February 26, 2016
The benefits of scouting a few days before opening day of Virginia's spring gobbler season had never been more apparent. It was Saturday, April 11 last year and two days earlier, a friend, Doak Harbison, and I had located seven gobblers on a Franklin County farm. The septet had flown down from creek bottom sycamores and entered two different fields separated by a woodlot.
After watching the gobblers and their hens for a while, Doak and I conceived a simple game plan: He would set up on a field on the left side of the woodlot, and I would set up on an alfalfa patch to the right.
In the dark on opening day, as I walked toward the edge of the alfalfa, the sonorous booms of one of the longbeards began reverberating through the Piedmont air. Hurrying my pace, I quickly positioned a decoy 10 yards into the field, set up against a tree 5 yards inside the woodlot, and popped in a Perfection Turkey Calls 3-D Omega.
Already breathing hard from the excitement, I waited a few minutes for my nerves to calm. I then emitted a few roost pits, following with several sleepy tree yelps. To both sounds, the tom erupted with paroxysms of gobbling. I decided I need not call again for at least 15 minutes.
Actually, I had uttered my last calls of the day. A few minutes later in the half light of dawn, the gobbler flew across the creek, landed five yards from the decoy, and I shot him, thus ending my 2015 Virginia season mere minutes after it had begun (I had killed two birds back in the fall).
My success was not unusual: Virginia turkey hunters sportsmen killed a record 20,580 gobblers in 2015. What's just as impressive is the harvest from the past three years. The 2013 tally of 19,625 held the previous record. And the 2014 harvest was the sixth highest in the state's history and was a very respectable 17,582. Indeed, these are marvelous times to be a turkey enthusiast in the Old Dominion.
Other figures prove this as well. Last year, the kill east of the Blue Ridge was 13,874, which is 20 percent higher than the 2014 figure of 11,582. In the West, the total was 6,706, which was 12 percent greater than 2014's total of 6,000.
Let's take a look at public land opportunities for this spring, and the likely top counties and regions for this year. But first, a forecast from state turkey biologist Gary Norman.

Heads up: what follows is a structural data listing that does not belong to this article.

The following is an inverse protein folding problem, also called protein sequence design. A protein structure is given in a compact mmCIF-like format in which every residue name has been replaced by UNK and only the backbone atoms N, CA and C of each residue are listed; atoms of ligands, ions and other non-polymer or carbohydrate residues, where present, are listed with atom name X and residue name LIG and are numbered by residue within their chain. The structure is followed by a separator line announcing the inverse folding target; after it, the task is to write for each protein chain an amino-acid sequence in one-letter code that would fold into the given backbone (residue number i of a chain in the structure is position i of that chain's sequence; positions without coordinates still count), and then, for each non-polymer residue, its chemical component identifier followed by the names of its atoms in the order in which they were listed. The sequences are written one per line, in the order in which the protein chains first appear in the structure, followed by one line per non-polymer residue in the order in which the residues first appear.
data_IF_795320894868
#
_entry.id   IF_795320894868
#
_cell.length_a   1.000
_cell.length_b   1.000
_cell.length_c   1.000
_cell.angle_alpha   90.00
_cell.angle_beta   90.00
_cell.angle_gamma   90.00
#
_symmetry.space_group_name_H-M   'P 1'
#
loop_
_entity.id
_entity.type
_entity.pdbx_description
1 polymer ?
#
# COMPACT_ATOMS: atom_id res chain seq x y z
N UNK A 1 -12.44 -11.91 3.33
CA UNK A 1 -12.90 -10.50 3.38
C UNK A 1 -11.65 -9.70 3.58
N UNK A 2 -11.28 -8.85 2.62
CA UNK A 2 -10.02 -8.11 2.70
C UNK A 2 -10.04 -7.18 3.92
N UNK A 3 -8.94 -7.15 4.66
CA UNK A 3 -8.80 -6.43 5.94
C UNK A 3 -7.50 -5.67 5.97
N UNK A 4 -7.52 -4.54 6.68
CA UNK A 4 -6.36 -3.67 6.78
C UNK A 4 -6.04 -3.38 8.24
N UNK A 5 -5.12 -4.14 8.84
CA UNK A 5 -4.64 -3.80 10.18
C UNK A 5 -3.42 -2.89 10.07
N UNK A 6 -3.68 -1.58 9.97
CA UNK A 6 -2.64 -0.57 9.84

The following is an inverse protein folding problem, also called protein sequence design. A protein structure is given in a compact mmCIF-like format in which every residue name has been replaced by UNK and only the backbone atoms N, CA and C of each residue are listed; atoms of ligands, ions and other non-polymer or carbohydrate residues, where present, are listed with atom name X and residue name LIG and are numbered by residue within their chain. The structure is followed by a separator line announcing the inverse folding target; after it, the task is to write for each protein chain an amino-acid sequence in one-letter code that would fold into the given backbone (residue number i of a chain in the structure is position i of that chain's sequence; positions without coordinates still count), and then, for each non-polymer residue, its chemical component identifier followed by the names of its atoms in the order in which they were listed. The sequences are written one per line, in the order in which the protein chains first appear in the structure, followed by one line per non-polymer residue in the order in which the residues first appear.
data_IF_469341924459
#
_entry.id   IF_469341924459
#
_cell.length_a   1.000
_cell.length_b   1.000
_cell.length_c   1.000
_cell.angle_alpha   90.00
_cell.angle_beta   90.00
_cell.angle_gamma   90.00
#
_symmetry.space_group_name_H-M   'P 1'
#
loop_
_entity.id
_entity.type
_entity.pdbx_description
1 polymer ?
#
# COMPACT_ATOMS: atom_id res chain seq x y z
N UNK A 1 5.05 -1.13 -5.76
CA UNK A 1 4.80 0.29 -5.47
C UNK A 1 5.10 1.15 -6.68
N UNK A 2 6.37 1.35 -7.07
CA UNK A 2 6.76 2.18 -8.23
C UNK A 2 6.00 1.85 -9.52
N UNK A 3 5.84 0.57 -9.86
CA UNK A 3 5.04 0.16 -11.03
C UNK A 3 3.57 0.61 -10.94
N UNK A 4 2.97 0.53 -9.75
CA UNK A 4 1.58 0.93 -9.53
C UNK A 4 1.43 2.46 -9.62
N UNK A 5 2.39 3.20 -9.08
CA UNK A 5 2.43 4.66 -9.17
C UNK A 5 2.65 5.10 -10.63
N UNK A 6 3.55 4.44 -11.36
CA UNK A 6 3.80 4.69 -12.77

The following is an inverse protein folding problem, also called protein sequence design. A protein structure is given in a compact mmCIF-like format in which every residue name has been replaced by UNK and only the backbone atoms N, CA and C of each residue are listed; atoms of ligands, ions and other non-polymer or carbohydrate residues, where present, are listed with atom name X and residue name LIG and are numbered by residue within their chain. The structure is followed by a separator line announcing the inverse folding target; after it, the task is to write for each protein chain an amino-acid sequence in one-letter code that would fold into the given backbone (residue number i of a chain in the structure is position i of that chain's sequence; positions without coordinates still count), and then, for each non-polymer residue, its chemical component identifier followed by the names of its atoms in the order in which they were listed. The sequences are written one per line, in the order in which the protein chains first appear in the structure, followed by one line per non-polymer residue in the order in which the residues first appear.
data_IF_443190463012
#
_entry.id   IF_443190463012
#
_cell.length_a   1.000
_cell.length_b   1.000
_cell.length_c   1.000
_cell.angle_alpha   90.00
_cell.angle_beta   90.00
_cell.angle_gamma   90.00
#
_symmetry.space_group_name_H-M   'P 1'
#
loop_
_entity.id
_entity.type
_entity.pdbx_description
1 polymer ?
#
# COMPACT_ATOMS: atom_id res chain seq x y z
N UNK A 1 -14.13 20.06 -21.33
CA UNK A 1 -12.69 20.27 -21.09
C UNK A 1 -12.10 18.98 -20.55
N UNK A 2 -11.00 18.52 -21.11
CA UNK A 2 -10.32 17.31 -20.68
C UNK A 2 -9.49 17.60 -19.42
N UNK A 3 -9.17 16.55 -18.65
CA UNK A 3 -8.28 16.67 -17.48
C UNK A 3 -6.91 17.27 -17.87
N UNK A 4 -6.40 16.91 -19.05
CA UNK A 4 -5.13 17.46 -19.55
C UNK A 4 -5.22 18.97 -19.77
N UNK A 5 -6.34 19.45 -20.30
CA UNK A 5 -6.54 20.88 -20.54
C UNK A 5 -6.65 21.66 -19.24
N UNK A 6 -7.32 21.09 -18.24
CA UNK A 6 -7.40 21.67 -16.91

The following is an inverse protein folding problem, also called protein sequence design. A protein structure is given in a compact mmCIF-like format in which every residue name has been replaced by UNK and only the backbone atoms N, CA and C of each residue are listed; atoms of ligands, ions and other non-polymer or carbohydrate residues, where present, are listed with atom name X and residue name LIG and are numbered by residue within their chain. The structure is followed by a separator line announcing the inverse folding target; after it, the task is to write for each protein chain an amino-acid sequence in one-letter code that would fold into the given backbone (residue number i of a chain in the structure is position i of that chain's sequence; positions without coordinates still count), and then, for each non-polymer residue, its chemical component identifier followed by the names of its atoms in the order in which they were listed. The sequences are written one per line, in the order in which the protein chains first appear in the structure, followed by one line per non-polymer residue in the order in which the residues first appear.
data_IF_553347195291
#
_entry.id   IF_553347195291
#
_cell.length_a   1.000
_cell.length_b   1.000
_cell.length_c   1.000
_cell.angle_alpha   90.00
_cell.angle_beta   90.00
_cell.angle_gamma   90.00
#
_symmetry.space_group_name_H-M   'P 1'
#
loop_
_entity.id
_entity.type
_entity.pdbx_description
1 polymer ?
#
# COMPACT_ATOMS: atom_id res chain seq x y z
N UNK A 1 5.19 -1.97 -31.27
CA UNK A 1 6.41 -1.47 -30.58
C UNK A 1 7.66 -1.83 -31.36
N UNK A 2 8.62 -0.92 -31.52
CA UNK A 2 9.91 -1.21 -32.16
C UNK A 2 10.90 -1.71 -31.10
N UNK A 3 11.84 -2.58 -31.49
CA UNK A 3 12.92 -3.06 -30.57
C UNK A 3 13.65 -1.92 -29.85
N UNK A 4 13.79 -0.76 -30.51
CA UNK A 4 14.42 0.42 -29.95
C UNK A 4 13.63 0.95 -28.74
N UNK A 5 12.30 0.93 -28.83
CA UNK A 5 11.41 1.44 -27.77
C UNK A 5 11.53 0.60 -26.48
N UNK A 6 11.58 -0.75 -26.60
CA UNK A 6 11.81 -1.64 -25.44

2016 — ANOTHER SUPERB SEASON?
"All of the elements are in place for another very good or record harvest this year," said Norman. "The wildcard that makes these predictions tentative is weather during the season. Most of the harvest comes on Saturdays. If we have poor weather on two of the first three Saturdays, then all bets are off, particularly the first Saturday. I'm comfortable with a plus/minus 3 percent prediction [as compared to the 2015 harvest].
"One interesting note: I've seen movements of birds into the central part of the Shenandoah Valley over the past 10 years, areas that have never had birds before. I was stopped [last summer] by a gentleman who saw birds on his property east of Staunton in 2014 and broods in 2015. Ditto for some areas east of Harrisonburg. So part of these record harvests are coming from range expansion.
"The Shenandoah Valley looks like Missouri habitat from a plane. I've wondered for a long time why now the birds have 'discovered' the valley. There may be other areas that have the potential to equal Virginia's best turkey region — that being the counties of the Northern Neck and Westmoreland County in particular."
And more good news exists. Two-year-old toms always constitute the majority of the harvest in any given year, and the 2014 brood report showed that 4.0 broods were observed per 1,000 miles (of survey), the highest figure in the last eight years.
And though at press time, Norman could not predict what the 2015 hatch was like (those birds will be the jakes in this spring's woods), he does say that production appears to have been at least average despite the record amounts of rainfall in June. Too much rainfall in late May and early June, when poults mostly hatch, can often be fatal to young turkeys as hypothermia can set in.